What do you do when you’re alone? That may sound like a loaded (or dirty) question, but think about it. What is it that you do when no one else is watching? Me? I practice my violin without abandon; I strum on my guitar like I’m Keith Richards (What? I have a thing for the Rolling Stones…); I sing at the top of my lungs; and I dance because, well, no one is watching. I eat chocolate; I lift weights; I pour an extra glass; I run an extra mile. What do you do when you are on your own?
I dedicate this post to my partner in wine crime, without whom this site and my very career as a wine writer wouldn’t exist. I wasn’t always a writer — believe it or not, I wasn’t always a wine lover. But one thing he and I had in common right from the beginning of our relationship was the joy we both found in the kitchen. That joy increased exponentially when we started cooking together. I may have been the first in the relationship to ask, “What wine would pair with this?” but it’s only through both our inquisitive minds and insatiable curiosity about all things cuisine, that I’ve gotten as far as I have.
I like prime numbers. A prime number is unbreakable — only divisible by itself and 1. Some may say they don’t play well with others; I say they’re strong enough to stand on their own. I find I have some kind of spiritual connection to prime numbers. We’re weird, we don’t fit into conventional puzzle pieces, a lot of people don’t “get” us, and even more people don’t even know what or who we are. We hide in plain sight and are the answer to “can you tell me which thing is not like the other?”
…I also find that meaningful things happen to me when I am a prime number age…
In 2011 — a prime year — the Russian River Valley experienced unconventional climatic conditions that, for all intents and purposes, shouldn’t have worked. But it did — not for everyone, but for some vintners. And when I tasted the Crux Winery 2011 Zinfandel the first time I visited the boys in their warehouse winery, this was the wine I felt a deep, undeniably emotional connection to.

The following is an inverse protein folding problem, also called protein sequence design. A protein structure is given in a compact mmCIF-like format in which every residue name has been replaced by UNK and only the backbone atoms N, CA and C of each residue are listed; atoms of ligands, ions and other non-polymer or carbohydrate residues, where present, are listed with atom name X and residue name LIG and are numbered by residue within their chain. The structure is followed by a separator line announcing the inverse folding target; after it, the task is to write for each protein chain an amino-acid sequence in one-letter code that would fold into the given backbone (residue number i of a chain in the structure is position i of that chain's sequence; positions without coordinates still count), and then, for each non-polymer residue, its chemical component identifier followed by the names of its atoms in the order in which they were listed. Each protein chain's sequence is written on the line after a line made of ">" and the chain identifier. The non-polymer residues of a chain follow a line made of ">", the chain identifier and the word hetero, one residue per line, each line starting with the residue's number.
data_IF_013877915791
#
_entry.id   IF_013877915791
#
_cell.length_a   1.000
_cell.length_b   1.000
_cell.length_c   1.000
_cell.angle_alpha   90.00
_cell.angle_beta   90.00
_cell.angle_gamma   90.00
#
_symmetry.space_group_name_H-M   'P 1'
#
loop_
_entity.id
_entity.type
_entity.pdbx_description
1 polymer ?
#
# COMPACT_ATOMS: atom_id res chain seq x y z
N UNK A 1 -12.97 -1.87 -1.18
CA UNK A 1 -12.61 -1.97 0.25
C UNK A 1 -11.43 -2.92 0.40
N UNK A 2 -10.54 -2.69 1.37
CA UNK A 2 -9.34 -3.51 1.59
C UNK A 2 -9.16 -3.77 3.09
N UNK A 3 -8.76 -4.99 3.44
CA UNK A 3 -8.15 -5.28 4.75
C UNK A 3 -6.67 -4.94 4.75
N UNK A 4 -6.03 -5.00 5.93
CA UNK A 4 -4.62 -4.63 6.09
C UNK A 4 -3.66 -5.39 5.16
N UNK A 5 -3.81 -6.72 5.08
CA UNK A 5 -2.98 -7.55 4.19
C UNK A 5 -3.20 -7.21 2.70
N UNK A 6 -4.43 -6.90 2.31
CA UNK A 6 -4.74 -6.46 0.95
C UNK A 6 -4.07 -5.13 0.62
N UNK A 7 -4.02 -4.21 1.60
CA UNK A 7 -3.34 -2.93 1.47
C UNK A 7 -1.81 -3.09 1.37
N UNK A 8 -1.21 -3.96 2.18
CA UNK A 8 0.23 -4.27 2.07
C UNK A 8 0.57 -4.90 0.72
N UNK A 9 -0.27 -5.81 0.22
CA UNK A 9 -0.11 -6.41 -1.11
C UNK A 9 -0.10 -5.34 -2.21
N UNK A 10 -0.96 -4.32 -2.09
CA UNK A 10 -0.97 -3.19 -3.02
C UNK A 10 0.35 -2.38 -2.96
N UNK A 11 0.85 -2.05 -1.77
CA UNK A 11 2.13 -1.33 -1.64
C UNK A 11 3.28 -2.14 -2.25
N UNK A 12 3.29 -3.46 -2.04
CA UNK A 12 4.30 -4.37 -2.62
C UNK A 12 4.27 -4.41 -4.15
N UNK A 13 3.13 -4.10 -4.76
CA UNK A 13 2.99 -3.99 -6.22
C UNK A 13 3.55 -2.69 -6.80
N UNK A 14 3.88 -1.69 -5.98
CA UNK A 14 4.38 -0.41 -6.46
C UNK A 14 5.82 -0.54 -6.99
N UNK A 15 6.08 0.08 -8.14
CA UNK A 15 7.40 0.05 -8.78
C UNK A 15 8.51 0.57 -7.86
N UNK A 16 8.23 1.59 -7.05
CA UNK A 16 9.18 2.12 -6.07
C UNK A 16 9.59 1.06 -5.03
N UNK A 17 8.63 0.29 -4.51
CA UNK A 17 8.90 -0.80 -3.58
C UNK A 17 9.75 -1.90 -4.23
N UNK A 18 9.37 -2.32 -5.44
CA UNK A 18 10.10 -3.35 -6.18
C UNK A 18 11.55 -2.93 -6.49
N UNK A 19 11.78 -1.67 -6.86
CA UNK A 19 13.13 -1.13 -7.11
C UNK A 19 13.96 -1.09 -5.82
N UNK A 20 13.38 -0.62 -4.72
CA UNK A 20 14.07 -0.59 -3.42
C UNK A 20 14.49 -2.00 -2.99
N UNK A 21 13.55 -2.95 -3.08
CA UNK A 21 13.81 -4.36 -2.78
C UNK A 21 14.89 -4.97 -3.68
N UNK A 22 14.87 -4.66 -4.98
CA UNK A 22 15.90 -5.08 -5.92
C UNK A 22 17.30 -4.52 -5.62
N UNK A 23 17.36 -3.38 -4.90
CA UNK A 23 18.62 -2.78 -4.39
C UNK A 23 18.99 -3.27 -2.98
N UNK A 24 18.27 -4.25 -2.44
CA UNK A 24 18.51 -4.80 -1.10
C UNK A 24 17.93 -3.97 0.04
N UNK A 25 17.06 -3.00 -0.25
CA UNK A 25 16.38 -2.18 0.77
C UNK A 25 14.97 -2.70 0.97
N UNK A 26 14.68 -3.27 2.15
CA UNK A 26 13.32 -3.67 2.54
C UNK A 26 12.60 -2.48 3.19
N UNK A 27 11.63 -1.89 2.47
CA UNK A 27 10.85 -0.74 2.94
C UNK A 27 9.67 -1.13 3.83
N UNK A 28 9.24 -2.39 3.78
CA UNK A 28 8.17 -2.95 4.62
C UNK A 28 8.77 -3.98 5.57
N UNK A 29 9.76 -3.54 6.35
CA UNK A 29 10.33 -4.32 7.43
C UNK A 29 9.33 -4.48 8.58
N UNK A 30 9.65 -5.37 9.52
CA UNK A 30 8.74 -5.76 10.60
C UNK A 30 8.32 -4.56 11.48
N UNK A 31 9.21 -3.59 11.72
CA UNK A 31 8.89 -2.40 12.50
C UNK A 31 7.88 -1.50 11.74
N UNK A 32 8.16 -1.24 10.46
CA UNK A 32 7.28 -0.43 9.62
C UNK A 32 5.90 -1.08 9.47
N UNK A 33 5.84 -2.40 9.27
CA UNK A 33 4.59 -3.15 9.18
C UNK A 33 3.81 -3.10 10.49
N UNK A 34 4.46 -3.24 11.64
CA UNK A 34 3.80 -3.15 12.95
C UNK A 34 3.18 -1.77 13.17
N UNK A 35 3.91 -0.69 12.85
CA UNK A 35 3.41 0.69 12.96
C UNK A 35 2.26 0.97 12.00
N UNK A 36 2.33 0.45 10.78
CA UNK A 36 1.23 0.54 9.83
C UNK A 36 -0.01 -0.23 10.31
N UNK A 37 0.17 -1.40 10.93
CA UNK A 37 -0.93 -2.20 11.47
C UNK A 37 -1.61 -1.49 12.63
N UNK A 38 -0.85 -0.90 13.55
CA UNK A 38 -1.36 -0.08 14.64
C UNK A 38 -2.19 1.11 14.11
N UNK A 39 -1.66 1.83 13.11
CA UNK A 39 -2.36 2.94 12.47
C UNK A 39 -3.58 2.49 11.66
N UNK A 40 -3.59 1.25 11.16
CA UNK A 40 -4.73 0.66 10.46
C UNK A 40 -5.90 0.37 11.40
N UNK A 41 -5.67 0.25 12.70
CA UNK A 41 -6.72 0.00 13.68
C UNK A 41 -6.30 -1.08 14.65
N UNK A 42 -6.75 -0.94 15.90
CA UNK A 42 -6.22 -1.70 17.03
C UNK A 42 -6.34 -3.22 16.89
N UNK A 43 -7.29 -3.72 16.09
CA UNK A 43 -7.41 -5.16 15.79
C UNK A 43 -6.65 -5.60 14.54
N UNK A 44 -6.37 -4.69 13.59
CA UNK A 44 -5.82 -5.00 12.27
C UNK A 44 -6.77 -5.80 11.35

I did not grow up with a large family. Seeing extended family — even some type of grandparent-like figure — was reserved for holidays. And I’m ok with that because what it means is that my little family of four is actually quite close. I grew up with a mommy, a daddy, and a brother (and our dog, Sparky, who will be the first to greet me at the pearly gates).
My parents are the kind of parents who will play with me, help me with my homework, talk me through tough times, and celebrate even the smallest of victories with me. My brother is the kind of kid that can crawl under my skin and be utterly annoying, but is always there for me at a drop of a hat. I say these things in the present tense because, even as an adult-aged child, all these statements remain true. I used to think I wanted to be a part of a large family, have endless lists of relatives. Not anymore. Party of four means I’m never lost in the crowd, can give and receive attention when needed. Plus we don’t have to wait that long for a table at restaurants.
I was born and raised in San Francisco. To me, a breath of fresh air includes sea salt and seaweed; a warm day is in the high-sixties; and seafood is always fresh because, well, there’s just no excuse. But as life’s twists and turns would have it, I’ve found myself living in the South Bay. Now, fresh air only happens in the early hours of the pre-dawn; a warm day can be triple-digits; and any fresh seafood is that which I can find at a Safeway or Whole Foods. I don’t mesh with this tech culture, where the word “park” is preceded by the word “business.” Where’s the art? Where’s the unique forms of self-expression? Where are my people?
Every once in awhile I’ll find an answer to those questions. When I met the folks at Three Arches Winery in Sunnyvale, I found all three — art, meets unique, meets people with a passion beyond the silicon chip…